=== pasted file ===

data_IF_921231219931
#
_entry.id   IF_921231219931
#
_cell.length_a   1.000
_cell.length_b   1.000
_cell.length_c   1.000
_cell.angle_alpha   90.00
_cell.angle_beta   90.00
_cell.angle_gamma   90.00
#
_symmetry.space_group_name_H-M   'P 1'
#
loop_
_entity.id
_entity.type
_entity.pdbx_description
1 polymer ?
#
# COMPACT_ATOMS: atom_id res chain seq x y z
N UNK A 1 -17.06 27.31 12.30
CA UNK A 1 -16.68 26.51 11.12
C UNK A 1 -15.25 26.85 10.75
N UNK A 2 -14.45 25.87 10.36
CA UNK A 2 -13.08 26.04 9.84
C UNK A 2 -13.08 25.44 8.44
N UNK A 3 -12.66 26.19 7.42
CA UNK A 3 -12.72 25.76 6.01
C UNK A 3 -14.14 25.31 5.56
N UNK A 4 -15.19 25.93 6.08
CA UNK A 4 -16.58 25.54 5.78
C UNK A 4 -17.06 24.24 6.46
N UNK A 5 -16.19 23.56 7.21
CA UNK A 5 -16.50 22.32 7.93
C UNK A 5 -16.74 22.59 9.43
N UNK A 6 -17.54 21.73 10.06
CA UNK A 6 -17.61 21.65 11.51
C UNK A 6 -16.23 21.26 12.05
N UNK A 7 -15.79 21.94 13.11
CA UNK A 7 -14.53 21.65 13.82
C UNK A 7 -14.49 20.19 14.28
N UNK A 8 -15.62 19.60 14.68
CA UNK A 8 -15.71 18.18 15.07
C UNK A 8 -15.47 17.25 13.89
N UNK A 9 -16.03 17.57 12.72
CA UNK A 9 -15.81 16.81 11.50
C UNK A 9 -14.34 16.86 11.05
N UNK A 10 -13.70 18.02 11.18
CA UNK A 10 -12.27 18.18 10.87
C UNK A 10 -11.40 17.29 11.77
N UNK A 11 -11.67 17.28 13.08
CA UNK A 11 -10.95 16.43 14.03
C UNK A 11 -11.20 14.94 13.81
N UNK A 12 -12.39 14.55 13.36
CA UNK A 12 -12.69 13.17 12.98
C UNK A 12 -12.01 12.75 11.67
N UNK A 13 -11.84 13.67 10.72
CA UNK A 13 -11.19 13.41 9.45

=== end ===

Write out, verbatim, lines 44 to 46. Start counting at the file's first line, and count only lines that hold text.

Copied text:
C UNK A 8 -15.47 17.25 13.89
N UNK A 9 -16.03 17.57 12.72
CA UNK A 9 -15.81 16.81 11.50